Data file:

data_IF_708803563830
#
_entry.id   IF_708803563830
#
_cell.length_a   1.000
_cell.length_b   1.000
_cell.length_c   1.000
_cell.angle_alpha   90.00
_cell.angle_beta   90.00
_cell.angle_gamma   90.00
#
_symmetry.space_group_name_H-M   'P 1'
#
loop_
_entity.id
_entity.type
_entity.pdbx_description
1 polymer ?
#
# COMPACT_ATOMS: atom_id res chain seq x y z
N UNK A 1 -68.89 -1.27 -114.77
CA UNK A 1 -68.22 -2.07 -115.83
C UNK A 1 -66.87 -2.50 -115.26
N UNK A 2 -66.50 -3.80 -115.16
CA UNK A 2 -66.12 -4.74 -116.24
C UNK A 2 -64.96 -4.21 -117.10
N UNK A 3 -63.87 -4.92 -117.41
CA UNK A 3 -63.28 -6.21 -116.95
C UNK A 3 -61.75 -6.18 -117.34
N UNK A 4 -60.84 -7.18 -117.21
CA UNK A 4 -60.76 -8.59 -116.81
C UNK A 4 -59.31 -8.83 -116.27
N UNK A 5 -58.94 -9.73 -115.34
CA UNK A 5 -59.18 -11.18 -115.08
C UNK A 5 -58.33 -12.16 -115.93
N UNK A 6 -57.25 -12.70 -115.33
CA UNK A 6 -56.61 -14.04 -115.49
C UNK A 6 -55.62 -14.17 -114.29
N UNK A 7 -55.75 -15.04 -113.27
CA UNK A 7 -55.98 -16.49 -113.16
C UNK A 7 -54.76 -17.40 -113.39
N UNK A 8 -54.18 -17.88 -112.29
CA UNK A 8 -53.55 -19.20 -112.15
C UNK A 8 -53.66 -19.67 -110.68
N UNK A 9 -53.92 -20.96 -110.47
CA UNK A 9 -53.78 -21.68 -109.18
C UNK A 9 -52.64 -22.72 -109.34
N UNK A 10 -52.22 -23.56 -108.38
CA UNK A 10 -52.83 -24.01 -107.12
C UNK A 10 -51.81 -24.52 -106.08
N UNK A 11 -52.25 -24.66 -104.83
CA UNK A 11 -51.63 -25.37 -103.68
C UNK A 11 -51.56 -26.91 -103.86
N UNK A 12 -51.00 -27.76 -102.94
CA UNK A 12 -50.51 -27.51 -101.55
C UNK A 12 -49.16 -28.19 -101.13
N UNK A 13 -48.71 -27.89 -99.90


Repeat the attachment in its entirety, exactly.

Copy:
data_IF_708803563830
#
_entry.id   IF_708803563830
#
_cell.length_a   1.000
_cell.length_b   1.000
_cell.length_c   1.000
_cell.angle_alpha   90.00
_cell.angle_beta   90.00
_cell.angle_gamma   90.00
#
_symmetry.space_group_name_H-M   'P 1'
#
loop_
_entity.id
_entity.type
_entity.pdbx_description
1 polymer ?
#
# COMPACT_ATOMS: atom_id res chain seq x y z
N UNK A 1 -68.89 -1.27 -114.77
CA UNK A 1 -68.22 -2.07 -115.83
C UNK A 1 -66.87 -2.50 -115.26
N UNK A 2 -66.50 -3.80 -115.16
CA UNK A 2 -66.12 -4.74 -116.24
C UNK A 2 -64.96 -4.21 -117.10
N UNK A 3 -63.87 -4.92 -117.41
CA UNK A 3 -63.28 -6.21 -116.95
C UNK A 3 -61.75 -6.18 -117.34
N UNK A 4 -60.84 -7.18 -117.21
CA UNK A 4 -60.76 -8.59 -116.81
C UNK A 4 -59.31 -8.83 -116.27
N UNK A 5 -58.94 -9.73 -115.34
CA UNK A 5 -59.18 -11.18 -115.08
C UNK A 5 -58.33 -12.16 -115.93
N UNK A 6 -57.25 -12.70 -115.33
CA UNK A 6 -56.61 -14.04 -115.49
C UNK A 6 -55.62 -14.17 -114.29
N UNK A 7 -55.75 -15.04 -113.27
CA UNK A 7 -55.98 -16.49 -113.16
C UNK A 7 -54.76 -17.40 -113.39
N UNK A 8 -54.18 -17.88 -112.29
CA UNK A 8 -53.55 -19.20 -112.15
C UNK A 8 -53.66 -19.67 -110.68
N UNK A 9 -53.92 -20.96 -110.47
CA UNK A 9 -53.78 -21.68 -109.18
C UNK A 9 -52.64 -22.72 -109.34
N UNK A 10 -52.22 -23.56 -108.38
CA UNK A 10 -52.83 -24.01 -107.12
C UNK A 10 -51.81 -24.52 -106.08
N UNK A 11 -52.25 -24.66 -104.83
CA UNK A 11 -51.63 -25.37 -103.68
C UNK A 11 -51.56 -26.91 -103.86
N UNK A 12 -51.00 -27.76 -102.94
CA UNK A 12 -50.51 -27.51 -101.55
C UNK A 12 -49.16 -28.19 -101.13
N UNK A 13 -48.71 -27.89 -99.90